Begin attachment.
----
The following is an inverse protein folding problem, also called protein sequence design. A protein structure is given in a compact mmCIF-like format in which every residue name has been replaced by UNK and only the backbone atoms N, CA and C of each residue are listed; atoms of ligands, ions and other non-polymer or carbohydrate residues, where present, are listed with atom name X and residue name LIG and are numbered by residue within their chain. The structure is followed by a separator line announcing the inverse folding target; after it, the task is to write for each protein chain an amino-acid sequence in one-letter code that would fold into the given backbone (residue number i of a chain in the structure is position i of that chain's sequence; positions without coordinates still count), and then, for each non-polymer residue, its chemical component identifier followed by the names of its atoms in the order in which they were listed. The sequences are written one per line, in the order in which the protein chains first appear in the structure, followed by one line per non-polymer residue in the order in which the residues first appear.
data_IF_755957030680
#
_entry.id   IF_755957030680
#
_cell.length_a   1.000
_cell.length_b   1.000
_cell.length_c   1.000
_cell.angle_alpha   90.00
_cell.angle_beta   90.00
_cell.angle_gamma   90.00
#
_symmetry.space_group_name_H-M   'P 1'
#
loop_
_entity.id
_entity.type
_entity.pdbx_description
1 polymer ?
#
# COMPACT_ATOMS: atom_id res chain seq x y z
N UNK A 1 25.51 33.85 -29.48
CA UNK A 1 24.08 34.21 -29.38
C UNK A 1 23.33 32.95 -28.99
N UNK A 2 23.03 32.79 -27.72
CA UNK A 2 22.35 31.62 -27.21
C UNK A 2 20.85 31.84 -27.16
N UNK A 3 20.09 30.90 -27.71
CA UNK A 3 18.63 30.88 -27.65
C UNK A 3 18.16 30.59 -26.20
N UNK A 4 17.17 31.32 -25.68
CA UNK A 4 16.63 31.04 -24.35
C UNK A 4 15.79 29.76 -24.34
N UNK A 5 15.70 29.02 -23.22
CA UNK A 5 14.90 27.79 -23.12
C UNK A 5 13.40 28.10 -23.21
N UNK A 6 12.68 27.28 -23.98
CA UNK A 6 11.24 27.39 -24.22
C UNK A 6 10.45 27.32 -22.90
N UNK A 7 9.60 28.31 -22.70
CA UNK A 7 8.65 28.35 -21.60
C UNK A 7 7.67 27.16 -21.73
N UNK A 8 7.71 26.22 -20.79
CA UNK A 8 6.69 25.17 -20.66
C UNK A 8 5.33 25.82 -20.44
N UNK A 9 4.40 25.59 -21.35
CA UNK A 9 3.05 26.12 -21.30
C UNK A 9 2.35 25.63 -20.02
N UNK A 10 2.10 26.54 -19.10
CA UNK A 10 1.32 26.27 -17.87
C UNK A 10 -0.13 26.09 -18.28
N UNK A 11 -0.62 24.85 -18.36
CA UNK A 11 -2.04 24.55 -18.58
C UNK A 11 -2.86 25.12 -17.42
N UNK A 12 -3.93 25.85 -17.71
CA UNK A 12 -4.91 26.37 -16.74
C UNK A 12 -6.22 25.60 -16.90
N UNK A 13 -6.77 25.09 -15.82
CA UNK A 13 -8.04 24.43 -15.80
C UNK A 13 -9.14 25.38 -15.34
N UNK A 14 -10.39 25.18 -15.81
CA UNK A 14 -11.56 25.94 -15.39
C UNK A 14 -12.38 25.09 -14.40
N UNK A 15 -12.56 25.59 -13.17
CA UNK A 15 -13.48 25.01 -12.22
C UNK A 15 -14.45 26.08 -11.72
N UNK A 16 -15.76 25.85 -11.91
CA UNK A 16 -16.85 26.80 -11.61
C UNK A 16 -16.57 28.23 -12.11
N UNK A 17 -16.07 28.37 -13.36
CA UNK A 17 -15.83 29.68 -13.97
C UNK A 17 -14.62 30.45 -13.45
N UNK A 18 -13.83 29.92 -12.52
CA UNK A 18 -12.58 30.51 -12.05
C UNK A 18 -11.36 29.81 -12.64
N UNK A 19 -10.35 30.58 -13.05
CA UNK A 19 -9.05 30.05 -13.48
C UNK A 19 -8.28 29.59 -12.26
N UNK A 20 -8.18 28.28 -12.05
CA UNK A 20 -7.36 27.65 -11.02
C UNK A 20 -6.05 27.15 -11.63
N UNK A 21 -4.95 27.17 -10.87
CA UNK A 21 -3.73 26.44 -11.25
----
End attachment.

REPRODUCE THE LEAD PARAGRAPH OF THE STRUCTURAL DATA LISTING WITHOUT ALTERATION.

The following is an inverse protein folding problem, also called protein sequence design. A protein structure is given in a compact mmCIF-like format in which every residue name has been replaced by UNK and only the backbone atoms N, CA and C of each residue are listed; atoms of ligands, ions and other non-polymer or carbohydrate residues, where present, are listed with atom name X and residue name LIG and are numbered by residue within their chain. The structure is followed by a separator line announcing the inverse folding target; after it, the task is to write for each protein chain an amino-acid sequence in one-letter code that would fold into the given backbone (residue number i of a chain in the structure is position i of that chain's sequence; positions without coordinates still count), and then, for each non-polymer residue, its chemical component identifier followed by the names of its atoms in the order in which they were listed. The sequences are written one per line, in the order in which the protein chains first appear in the structure, followed by one line per non-polymer residue in the order in which the residues first appear.